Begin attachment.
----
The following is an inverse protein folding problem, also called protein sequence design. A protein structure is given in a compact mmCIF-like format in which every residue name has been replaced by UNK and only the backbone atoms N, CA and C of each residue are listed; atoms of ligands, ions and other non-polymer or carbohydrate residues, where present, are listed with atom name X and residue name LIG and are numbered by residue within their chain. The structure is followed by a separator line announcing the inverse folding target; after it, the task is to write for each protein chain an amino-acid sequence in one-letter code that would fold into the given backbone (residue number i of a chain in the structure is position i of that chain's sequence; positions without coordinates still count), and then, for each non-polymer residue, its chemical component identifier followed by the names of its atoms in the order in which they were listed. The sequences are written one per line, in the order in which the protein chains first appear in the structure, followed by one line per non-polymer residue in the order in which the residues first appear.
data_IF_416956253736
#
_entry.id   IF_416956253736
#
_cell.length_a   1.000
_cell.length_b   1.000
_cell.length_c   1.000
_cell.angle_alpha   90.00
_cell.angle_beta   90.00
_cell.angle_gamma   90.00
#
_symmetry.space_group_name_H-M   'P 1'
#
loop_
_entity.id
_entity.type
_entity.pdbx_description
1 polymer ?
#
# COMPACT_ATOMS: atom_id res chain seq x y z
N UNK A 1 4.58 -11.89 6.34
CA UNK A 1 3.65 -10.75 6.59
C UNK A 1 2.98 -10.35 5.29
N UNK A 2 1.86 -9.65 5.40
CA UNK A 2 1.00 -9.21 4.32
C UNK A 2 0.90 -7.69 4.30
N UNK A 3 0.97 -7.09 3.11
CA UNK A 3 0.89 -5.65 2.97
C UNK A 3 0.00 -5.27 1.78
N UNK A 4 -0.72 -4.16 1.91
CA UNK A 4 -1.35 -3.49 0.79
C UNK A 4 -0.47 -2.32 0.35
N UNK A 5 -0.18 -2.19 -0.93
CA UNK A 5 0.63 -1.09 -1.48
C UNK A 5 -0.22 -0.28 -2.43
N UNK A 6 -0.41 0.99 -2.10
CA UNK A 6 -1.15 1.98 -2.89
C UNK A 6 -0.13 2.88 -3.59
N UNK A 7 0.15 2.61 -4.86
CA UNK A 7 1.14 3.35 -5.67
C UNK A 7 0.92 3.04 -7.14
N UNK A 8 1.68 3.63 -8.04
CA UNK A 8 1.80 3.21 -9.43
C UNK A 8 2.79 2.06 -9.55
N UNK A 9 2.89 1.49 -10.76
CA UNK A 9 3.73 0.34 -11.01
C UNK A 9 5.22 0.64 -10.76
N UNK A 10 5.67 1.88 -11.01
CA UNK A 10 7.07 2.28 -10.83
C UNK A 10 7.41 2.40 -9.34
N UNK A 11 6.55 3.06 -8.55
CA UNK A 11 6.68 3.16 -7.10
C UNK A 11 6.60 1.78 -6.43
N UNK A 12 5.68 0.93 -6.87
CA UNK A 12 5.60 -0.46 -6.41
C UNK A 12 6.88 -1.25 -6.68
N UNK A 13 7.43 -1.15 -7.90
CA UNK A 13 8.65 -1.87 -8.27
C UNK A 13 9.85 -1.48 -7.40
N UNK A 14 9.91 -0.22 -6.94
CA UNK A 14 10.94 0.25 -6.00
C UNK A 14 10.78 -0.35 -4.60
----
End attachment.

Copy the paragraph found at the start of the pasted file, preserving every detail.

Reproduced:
The following is an inverse protein folding problem, also called protein sequence design. A protein structure is given in a compact mmCIF-like format in which every residue name has been replaced by UNK and only the backbone atoms N, CA and C of each residue are listed; atoms of ligands, ions and other non-polymer or carbohydrate residues, where present, are listed with atom name X and residue name LIG and are numbered by residue within their chain. The structure is followed by a separator line announcing the inverse folding target; after it, the task is to write for each protein chain an amino-acid sequence in one-letter code that would fold into the given backbone (residue number i of a chain in the structure is position i of that chain's sequence; positions without coordinates still count), and then, for each non-polymer residue, its chemical component identifier followed by the names of its atoms in the order in which they were listed. The sequences are written one per line, in the order in which the protein chains first appear in the structure, followed by one line per non-polymer residue in the order in which the residues first appear.